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Publication numberUS8239082 B2
Publication typeGrant
Application numberUS 12/903,281
Publication dateAug 7, 2012
Filing dateOct 13, 2010
Priority dateOct 13, 2010
Also published asUS20110166729
Publication number12903281, 903281, US 8239082 B2, US 8239082B2, US-B2-8239082, US8239082 B2, US8239082B2
InventorsBenjamin A. Tabatowski-Bush
Original AssigneeFord Global Technologies, Llc
Export CitationBiBTeX, EndNote, RefMan
External Links: USPTO, USPTO Assignment, Espacenet
Method and system for enhancing fuel economy of a hybrid electric vehicle
US 8239082 B2
Abstract
A method and system is disclosed for enhancing fuel economy of a hybrid electric vehicle (HEV) with a high-voltage storage battery and a heat transfer device. Whether a user has elected to enhance the fuel economy of the HEV is determined. When the user has elected to enhance the fuel economy, a command signal is generated increasing operation of the heat transfer device to reduce a temperature of the high-voltage storage battery.
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Claims(19)
1. A system for enhancing fuel economy of a hybrid electric vehicle with a storage battery and a heat transfer device, the system comprising:
a logic device configured to determine whether a user has elected to enhance fuel economy of the vehicle, to receive temperature sensor input information to compare battery energy expected to be conserved from increased operation of the heat transfer device and battery energy expected to be used to operate the heat transfer device to generate the command signal, and to generate a command signal increasing operation of the heat transfer device to reduce temperature of the battery when the user has elected to enhance the fuel economy.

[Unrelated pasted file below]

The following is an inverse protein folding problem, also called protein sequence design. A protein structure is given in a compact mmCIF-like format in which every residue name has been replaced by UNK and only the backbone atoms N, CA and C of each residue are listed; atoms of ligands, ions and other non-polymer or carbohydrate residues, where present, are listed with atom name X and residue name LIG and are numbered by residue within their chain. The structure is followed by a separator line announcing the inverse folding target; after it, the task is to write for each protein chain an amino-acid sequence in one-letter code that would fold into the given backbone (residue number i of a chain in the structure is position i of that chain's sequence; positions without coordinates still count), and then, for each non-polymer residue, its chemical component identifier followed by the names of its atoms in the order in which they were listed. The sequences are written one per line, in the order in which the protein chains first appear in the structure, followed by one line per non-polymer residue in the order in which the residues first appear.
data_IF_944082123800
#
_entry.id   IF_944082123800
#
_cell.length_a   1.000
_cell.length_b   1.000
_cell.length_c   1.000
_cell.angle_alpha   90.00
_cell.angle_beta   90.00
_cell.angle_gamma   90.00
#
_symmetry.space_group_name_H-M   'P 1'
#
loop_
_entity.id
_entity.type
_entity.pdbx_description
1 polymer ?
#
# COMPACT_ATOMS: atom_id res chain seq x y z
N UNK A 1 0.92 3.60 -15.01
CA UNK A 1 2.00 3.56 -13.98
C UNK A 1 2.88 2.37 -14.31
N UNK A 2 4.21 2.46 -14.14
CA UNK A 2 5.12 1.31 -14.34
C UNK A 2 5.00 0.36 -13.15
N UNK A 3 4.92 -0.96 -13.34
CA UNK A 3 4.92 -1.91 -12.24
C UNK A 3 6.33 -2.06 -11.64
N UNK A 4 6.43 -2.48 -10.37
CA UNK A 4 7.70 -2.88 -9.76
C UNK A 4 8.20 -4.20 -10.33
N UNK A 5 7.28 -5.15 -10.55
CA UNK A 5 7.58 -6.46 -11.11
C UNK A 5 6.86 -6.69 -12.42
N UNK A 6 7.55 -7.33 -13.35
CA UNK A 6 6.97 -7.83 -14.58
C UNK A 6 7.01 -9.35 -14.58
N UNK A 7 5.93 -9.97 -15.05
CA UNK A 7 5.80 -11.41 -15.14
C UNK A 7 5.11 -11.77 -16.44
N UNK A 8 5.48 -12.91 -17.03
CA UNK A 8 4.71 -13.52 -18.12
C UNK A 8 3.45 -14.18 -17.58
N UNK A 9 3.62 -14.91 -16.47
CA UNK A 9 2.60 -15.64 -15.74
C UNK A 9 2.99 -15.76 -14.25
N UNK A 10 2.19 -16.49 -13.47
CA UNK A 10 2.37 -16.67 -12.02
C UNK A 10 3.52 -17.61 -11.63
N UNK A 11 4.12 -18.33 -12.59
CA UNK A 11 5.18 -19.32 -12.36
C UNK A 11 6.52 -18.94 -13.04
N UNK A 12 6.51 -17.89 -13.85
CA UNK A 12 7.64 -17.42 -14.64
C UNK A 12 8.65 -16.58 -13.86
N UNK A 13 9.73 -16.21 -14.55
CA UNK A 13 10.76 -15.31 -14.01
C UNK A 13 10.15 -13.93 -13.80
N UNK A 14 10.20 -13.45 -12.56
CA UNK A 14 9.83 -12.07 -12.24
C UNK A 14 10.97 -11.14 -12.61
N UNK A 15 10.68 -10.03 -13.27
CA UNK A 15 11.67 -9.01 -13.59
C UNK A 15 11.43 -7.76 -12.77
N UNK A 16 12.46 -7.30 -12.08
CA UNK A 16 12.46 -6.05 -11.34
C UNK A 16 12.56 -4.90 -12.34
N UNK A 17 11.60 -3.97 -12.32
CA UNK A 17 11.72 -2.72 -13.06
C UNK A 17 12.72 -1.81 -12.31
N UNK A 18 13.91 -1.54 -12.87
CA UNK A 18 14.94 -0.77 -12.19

2. The system of claim 1 wherein the heat transfer device includes a fan to cool the high-voltage storage battery.
3. The system of claim 2 wherein increasing operation of the heat transfer device includes operating the fan at a higher speed to cool the battery at a higher rate.
4. The system of claim 1 further including a fuel economy input device allowing the user to elect enhancement of the fuel economy of the vehicle.
5. The system of claim 4 wherein the fuel economy input device is a manual user input device.
6. The system of claim 1 wherein increasing operation of the heat transfer device includes increasing a rate that the heat transfer device transfers heat away from the battery.
7. The system of claim 1 wherein increasing operation of the heat transfer device includes increasing a time interval that the heat transfer device transfers heat away from the battery.
8. The system of claim 1 wherein increasing operation of the heat transfer device includes increasing a frequency that the heat transfer device transfers heat away from the battery.
9. The system of claim 1 wherein the logic device is further configured to control the heat transfer device in an effort to maximize the difference between the battery energy expected to be conserved from increasing operation of the heat transfer device and the battery energy expected to be used to operate the heat transfer device.
10. The system of claim 1 wherein the logic device is further configured to receive a signal indicating the temperature of the high-voltage storage battery and to generate the command signal increasing operation of the heat transfer device to reduce the temperature of the battery to a predetermined temperature.
11. The system of claim 10 wherein the predetermined temperature corresponds to a temperature of the battery that maximizes the difference between battery energy expected to be conserved from increasing operation of the heat transfer device and battery energy expected to be used to operate the heat transfer device.
12. The system of claim 10 further including temperature sensors to sense the temperature of the battery and to generate the signal indicating the temperature of the battery.
13. A system for enhancing fuel economy of a hybrid electric vehicle with a high-voltage storage battery and a heat transfer device, the system comprising:
a fuel economy input device for a user to elect enhancement of fuel economy of the vehicle; and
a logic device in electrical communication with the fuel economy input device and configured to
receive a temperature sensor input signal indicating a temperature of the high-voltage storage battery to compare battery energy expected to be conserved from increased operation of the heat transfer device and battery energy expected to be used to operate the heat transfer device to generate the command signal;
determine whether the user has elected to enhance fuel economy of the vehicle; and
generate a command signal increasing a rate that the heat transfer device transfers heat away from the battery based on the temperature of the battery when the user has elected to enhance the fuel economy of the vehicle.
14. The system of claim 13 wherein the heat transfer device includes a fan to transfer heat away from the battery.